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1. Figures concerning the area and population of the Amazon
vary according to the way it is defined. The figure of
4,87l,500Km² refers to so-called Amazônia Legal," which
comprises the whole of the Região Norte, with the states of
Pará Amazonas, Acre, Amapá, Roraima, plus adjacent areas of the
Região Centro-Oeste, with the state of Rondônia and parts of
Mato Grosso and Goiás, plus a chunk of the North-East, with the
state of Maranhão. The city of Manaus had in 1987 an estimated
population of 1,100,000.
2. The biggest change in the limits of Brazilian Amazonia since the Treaty of Madrid was due, early in the twentieth century, to the conquest from Bolivia of the present Brazilian state of Acre, located in the far south-west of the region.
3. Although some of the tax incentives of the Suframa system apply to the whole of western Amazonia (with the states of Amazonas, Roraima, Acre, and Rondônia investments have been overwhelmingly concentrated in the city of Manaus and its immediately surrounding area.
4. Excluding informal contacts, social gatherings, and the like (often an invaluable source of information), I conducted a total of 20 formal, in-depth interviews.
5. I tried to elicit as many data as possible on two special topics: the ethnic and cultural background of interviewees, and their relationship, as acting entrepreneurs, with the Free Trade Zone administration.
6. Of course, the very concept of a "real thought" is rather elusive and almost unreal. Why should some thoughts be more real than others? What I really understand by that expression are the guiding principles actually expressed in the behaviour of people. Indeed the ideal method of anthropology consists less in doing interviews than in observing the actual behaviour of social and cultural actors. However, circumstances often impose the adoption of methodological short cuts.
7. Of course financial benefits in the Free Trade Area also assume forms other than returns on invested capital: there are also the honoraria of consultants, lobbyists, and the like, as well as the salaries and gratuities of technicians, bureaucrats, public servants, etc.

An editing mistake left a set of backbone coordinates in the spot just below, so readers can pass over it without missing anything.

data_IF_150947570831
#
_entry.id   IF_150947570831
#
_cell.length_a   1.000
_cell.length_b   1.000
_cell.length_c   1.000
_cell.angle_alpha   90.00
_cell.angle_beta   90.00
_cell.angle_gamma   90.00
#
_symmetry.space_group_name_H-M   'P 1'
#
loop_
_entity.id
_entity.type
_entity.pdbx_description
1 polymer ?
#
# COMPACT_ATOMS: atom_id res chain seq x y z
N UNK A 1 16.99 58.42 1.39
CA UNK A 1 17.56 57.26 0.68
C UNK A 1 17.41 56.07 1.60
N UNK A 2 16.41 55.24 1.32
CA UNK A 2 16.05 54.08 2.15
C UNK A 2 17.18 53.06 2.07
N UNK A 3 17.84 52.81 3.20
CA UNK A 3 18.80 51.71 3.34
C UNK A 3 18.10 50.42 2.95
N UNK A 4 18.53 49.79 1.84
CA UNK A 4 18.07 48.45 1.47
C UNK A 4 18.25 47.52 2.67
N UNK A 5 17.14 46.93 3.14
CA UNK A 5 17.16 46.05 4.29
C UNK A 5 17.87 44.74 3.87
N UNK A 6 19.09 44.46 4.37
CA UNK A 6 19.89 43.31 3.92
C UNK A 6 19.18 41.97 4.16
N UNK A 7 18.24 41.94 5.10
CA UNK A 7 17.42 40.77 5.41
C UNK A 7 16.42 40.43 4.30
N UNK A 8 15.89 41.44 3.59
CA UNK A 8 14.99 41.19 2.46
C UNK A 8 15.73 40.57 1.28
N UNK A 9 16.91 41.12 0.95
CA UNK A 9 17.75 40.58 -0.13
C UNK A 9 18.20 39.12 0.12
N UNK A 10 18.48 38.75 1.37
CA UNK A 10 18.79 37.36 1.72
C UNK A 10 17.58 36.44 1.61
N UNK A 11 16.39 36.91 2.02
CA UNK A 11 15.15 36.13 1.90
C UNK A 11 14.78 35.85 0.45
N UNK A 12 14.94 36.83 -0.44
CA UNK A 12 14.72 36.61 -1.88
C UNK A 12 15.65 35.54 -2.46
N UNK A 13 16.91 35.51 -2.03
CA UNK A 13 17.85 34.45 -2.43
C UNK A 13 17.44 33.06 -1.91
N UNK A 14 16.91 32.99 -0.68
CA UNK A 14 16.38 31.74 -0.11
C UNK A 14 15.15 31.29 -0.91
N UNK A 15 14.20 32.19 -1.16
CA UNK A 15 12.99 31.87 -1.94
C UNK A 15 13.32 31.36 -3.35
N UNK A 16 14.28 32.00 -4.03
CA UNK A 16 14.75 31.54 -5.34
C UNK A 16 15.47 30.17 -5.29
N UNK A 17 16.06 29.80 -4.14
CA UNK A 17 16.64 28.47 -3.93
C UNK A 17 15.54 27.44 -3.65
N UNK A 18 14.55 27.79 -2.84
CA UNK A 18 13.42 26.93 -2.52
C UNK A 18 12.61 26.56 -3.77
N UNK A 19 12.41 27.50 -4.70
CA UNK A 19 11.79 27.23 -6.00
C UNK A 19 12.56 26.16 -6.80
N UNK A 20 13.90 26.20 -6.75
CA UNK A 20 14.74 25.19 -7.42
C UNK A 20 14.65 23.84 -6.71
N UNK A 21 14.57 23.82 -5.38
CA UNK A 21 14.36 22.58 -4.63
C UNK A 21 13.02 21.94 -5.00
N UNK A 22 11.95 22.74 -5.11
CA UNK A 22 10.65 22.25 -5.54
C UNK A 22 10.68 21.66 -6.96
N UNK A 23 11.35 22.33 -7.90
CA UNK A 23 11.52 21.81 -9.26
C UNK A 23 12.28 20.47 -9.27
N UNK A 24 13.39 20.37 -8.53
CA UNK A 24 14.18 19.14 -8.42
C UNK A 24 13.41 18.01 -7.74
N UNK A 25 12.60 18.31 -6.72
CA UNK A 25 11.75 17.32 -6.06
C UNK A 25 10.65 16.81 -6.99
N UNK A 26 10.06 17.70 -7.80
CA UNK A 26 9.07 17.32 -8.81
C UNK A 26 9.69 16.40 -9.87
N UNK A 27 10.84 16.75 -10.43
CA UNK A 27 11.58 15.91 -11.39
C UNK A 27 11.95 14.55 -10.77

8. Both Sombart and Weber, despite the apparent ethnocentrism of some of their statements, would certainly be ready to admit as "European" (in a very broad sense) North American, Japanese, and even some forms of South American entrepreneurship.
9. By this expression I mean, as the context of this paper has made clear, the commercial linkages, ohen reinforced by ethnic and kinship ties, between tradesmen in Manaus and their suppliers in Colón (Panama), Singapore, Hong Kong, etc. The study of these linkages would certainly represent an investigation of the highest interest for the anthropology and sociology of economic activity.
10. Just as a footnote to these theoretical remarks, let us also remark that Marx, a long time before Sombart and Weber and in spite of his thoroughly different conception of historical progress (since for him "the world of religion" is but "the reflex of the real world" of economic production), did not fail to note the connection between members of certain ethnic and religious groups and certain forms of economic activity. Thus, he speaks of the link between capitalism and Protestantism and mentions the presence of "Jews in the pores of Polish society" (Marx, 1967: 79).
11. Of course the gains of bureaucrats are not limited to their salaries and bonuses. To give just one example, they are also not infrequently recruited to top posts of private enterprises.
12. He adds: "The surplus production of this very strictly commandeered labour [in the Inca empire] went to the state, which applied it both to the reproduction of the material machinery of the state and to the maintenance of the court, and administrative officers, priests, and the military - i.e., officialdom in its diverse categories. The situation here is completely transparent" (Wittfogel, 1968; 189).
13. They have in mind the recently arrived manufacturers, who came to Manaus after the establishment of Suframa and with its support. Traditional crafts are not contemplated in their answers.
14. In a very broad sense. There are Paulistas not only from São Paulo but from practically every Brazilian state, and even some European ones. Paulistas are overwhelmingly managers of local branches of multinational and multiregional firms.